2) They are too scared to try new foods - I have unchowish relatives that will order fish & chips or steak everytime we go out to dinner with them. Doesn't matter the type of restaurant, if either of those two dishes are on the menu, I can guarantee one or both will order those dishes.
                                3) They think quality = quantity - All you can eat buffets and so forth...

                                Compare the following 2 meals:

                                Recent meal with unchowish family: They wanted to go to a particular chain restaurant - it serves huge portions of food and has a wide variety of a specific dessert (is also the name of the restaurant) . They both ordered the fish and chips. One family member sees her fish & chips and starts complaining that she can't finish it all. After some whining she starts eating and actually manages to eat most of the dish . While others are still eating, she decides to start talking about "all the poor starving children in Africa, such a shame.. and here we sit, with all this food in front of us. Such a shame and to think all this food will go to waste and the poor kids in China too with nothing to eat" I was not enjoying my sickly sweet glazed entree to begin with and now I a completely put off from having even another bite.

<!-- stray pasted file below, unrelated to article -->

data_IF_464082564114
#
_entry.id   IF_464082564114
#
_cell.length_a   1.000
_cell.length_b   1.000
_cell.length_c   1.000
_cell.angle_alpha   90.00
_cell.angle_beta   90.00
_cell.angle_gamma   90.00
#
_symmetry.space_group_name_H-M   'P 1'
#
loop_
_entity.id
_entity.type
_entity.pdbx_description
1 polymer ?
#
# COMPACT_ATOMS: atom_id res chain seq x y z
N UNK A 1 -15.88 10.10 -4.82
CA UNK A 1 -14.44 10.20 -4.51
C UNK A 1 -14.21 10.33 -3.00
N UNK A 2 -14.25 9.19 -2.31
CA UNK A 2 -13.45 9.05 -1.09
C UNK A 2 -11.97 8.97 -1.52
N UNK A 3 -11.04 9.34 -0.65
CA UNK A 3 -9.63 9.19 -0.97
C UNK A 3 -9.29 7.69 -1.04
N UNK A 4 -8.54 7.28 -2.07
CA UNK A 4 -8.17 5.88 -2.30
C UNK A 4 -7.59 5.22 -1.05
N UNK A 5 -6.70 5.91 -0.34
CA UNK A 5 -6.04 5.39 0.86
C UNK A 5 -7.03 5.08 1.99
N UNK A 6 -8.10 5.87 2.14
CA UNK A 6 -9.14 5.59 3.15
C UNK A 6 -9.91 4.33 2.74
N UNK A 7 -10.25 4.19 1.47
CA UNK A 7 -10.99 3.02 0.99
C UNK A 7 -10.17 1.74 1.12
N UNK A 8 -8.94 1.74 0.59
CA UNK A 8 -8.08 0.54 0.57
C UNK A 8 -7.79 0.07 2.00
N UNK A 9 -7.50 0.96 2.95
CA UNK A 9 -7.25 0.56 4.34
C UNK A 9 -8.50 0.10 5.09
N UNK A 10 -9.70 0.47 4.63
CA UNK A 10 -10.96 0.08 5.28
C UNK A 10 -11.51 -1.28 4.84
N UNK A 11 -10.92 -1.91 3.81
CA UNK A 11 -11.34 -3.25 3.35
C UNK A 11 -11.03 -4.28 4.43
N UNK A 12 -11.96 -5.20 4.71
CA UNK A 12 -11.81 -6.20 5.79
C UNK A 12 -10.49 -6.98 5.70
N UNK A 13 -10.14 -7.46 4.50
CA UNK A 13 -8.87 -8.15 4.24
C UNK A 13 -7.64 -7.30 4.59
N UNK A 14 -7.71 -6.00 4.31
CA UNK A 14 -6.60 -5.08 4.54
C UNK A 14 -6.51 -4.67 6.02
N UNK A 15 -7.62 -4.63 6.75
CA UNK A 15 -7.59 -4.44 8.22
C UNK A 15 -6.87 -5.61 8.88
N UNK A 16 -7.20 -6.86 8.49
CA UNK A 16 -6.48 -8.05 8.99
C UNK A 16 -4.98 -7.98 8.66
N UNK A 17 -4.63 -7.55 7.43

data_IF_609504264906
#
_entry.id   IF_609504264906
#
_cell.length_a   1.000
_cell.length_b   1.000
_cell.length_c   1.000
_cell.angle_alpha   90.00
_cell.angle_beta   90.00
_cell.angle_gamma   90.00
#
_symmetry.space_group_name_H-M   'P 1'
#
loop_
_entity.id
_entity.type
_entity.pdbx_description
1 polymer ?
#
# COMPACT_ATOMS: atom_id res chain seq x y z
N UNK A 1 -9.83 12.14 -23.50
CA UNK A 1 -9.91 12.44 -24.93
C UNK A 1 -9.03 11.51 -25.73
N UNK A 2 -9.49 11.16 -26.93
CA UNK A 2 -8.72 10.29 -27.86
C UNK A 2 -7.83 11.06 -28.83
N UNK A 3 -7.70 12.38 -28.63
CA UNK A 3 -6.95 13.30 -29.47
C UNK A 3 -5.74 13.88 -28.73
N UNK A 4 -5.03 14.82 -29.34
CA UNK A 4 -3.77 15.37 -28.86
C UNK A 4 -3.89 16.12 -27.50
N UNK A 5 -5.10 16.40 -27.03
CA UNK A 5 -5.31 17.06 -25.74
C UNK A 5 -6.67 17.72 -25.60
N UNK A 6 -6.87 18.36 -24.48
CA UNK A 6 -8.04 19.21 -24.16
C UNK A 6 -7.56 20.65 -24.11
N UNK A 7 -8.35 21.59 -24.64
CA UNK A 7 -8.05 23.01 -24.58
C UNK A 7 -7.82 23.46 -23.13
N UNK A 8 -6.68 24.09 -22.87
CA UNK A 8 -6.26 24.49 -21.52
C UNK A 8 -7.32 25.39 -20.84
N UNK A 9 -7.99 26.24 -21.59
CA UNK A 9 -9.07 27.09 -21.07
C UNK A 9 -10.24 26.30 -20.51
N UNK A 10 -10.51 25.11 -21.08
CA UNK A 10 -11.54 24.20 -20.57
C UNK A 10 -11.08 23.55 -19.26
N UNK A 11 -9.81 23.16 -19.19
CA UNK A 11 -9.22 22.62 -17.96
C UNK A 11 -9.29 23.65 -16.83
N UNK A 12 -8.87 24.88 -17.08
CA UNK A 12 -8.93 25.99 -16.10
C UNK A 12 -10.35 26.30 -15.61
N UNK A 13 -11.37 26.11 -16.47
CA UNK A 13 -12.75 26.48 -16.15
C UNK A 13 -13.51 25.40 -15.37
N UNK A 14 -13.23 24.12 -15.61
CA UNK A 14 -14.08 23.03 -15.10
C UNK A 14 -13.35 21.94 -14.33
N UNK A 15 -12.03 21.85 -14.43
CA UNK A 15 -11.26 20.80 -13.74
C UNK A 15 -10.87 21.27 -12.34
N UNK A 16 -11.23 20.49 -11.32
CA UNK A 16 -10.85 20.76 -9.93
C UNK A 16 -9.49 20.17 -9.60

Recent meal with chowish friends: We try a new independent wine bar/restaurant we've heard good things about. We order multiple appetizers and entrees so we can share and taste as much of the menu as possible. We order wine and cocktails and spend the evening talking about our childhood favorite foods and which of the dishes we tried that night that we liked best. I thought that most of the food, except 1 entree, was fantastic.

                                3 Replies
                                1. re: SeoulQueen

                                  I agree entirely. Food is all about enjoyment, and it's much harder to enjoy yourself when those around you either can't or won't. I love one of my best friends to death, but going out to eat with her is ALWAYS a pain in the butt - she always wants to go to crappy chain restaurants and feels the need to vocalize her dislike of the food I'm eating (lettuce, apparently is super gross, and shrimp are the "cockroaches of the sea").